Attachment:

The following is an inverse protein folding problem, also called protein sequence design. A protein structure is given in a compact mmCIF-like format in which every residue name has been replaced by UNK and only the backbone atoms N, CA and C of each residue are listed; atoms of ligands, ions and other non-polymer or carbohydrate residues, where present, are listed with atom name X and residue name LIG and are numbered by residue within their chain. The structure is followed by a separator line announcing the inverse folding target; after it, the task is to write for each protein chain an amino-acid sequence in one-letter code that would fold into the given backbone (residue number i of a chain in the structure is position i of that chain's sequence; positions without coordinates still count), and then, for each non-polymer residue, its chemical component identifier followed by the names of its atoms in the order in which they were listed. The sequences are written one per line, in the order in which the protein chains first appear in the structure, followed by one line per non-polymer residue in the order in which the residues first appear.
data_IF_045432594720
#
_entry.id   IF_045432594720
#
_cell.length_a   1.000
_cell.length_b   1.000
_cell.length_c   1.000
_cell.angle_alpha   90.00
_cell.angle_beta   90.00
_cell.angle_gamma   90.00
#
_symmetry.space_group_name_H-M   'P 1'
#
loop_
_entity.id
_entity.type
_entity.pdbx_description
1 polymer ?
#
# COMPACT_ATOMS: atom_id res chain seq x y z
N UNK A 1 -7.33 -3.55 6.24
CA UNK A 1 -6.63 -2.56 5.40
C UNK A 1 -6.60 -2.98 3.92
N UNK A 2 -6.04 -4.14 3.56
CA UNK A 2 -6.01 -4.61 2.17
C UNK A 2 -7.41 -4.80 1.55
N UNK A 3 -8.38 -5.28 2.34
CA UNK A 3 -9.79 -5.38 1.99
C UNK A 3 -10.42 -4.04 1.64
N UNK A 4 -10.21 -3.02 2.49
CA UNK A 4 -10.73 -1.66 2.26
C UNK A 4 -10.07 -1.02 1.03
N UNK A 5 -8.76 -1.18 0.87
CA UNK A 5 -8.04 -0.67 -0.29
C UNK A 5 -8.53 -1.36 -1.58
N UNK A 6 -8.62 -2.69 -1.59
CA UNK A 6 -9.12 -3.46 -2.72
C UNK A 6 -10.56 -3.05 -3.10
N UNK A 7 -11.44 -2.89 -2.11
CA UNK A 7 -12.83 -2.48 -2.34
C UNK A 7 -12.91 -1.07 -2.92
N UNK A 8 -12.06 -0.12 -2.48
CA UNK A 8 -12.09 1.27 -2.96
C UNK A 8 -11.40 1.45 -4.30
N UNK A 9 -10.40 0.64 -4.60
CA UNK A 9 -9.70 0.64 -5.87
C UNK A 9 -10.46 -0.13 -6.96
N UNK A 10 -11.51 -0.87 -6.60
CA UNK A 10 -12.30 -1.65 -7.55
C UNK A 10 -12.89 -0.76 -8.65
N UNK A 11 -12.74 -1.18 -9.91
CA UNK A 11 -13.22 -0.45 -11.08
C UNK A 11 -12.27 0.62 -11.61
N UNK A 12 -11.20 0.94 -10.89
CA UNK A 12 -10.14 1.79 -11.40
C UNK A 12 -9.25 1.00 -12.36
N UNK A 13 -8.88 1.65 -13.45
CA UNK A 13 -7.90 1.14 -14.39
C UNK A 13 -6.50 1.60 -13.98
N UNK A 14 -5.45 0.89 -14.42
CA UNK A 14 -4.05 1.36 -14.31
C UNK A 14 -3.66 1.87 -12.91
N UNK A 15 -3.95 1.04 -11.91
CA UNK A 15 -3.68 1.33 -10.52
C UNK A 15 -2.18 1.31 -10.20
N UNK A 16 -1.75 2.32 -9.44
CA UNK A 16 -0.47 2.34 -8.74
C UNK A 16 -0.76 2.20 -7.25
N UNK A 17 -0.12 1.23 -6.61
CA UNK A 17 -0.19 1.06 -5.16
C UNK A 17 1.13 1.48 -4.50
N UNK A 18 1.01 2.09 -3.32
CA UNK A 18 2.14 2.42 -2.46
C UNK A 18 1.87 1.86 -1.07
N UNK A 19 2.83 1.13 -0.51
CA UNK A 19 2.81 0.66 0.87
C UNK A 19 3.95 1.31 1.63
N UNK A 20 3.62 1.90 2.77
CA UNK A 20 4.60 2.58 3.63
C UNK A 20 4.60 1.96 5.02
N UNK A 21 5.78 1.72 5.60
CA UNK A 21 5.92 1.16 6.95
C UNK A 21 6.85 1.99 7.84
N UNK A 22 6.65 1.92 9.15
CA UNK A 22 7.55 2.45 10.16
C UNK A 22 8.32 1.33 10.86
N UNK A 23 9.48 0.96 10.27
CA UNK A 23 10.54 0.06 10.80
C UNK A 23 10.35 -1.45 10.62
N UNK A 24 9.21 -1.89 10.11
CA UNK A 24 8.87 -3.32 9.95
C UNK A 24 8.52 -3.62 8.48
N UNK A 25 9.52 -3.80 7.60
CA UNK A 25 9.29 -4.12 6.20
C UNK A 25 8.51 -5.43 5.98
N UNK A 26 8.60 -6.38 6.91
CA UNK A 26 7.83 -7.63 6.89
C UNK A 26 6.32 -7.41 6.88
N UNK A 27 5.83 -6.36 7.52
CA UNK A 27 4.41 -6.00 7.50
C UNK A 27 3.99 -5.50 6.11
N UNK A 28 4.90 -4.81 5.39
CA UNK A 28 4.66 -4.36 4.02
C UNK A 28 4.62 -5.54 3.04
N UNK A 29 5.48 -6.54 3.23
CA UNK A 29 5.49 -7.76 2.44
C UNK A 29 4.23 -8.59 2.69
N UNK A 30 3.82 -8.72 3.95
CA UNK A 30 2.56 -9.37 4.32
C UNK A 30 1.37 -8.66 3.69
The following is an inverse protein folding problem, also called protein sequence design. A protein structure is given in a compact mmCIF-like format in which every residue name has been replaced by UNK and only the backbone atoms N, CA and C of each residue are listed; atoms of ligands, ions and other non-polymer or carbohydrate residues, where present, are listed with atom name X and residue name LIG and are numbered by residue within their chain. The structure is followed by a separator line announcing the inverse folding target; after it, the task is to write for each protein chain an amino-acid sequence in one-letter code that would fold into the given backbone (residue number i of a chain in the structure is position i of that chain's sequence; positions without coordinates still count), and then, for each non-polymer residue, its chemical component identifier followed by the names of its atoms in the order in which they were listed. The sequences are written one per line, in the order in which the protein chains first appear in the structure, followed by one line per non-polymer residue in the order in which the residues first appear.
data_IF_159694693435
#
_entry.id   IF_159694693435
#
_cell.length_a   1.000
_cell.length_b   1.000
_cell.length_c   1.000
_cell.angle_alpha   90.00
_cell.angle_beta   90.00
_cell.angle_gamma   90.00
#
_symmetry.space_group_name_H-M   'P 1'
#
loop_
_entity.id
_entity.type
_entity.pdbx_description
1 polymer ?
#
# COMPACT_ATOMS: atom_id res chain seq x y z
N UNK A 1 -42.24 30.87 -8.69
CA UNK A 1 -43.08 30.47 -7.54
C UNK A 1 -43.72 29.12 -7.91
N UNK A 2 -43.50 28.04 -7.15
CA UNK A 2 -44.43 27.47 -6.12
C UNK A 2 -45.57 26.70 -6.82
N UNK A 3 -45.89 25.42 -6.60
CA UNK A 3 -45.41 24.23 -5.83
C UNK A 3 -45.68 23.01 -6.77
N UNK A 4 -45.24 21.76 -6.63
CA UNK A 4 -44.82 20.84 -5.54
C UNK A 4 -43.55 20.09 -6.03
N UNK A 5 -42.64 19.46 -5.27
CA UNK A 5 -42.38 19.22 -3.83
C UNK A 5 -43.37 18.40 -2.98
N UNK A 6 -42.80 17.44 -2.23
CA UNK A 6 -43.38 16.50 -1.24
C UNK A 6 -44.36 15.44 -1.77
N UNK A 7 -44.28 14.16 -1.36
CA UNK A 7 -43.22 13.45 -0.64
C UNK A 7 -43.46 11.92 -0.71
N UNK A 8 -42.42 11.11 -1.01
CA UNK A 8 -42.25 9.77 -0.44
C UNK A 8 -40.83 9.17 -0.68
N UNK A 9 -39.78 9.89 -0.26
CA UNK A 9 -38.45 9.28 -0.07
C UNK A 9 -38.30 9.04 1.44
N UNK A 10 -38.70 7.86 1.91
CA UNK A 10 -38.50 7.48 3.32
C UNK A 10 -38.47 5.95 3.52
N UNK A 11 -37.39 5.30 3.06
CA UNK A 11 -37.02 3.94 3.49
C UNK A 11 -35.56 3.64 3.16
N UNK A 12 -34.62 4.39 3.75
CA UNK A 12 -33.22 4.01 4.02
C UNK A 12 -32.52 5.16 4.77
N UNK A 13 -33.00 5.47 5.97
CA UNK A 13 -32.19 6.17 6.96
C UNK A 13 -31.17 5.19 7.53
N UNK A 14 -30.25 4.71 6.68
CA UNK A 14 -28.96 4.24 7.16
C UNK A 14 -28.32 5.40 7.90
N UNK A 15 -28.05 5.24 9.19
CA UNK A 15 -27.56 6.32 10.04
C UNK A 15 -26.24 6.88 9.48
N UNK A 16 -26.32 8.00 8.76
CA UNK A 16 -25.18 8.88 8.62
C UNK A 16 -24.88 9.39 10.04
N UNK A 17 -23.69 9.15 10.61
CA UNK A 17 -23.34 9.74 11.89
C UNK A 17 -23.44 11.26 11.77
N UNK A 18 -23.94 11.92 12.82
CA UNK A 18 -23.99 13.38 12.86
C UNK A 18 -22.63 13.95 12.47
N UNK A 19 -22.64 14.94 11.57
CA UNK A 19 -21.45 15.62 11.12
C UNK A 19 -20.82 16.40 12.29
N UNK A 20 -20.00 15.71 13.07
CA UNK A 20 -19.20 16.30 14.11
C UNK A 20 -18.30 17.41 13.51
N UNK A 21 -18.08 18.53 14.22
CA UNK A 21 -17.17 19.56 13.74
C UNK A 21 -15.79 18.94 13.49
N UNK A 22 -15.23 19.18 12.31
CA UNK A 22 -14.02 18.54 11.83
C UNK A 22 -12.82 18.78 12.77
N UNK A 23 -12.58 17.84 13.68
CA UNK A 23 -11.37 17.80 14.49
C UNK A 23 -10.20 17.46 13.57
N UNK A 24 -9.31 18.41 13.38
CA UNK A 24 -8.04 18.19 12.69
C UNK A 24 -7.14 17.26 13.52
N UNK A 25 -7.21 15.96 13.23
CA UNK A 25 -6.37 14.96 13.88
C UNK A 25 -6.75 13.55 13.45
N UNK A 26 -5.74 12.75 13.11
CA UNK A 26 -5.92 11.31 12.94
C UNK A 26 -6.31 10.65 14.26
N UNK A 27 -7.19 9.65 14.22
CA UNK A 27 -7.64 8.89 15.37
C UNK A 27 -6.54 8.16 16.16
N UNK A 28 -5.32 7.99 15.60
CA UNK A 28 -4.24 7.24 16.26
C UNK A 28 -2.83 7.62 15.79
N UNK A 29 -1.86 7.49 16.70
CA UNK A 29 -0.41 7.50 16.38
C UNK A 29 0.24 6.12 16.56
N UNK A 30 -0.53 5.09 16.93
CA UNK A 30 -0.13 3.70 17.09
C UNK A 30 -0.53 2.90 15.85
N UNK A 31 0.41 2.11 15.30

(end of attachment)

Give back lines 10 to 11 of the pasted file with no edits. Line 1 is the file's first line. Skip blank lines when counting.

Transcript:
_cell.angle_beta   90.00
_cell.angle_gamma   90.00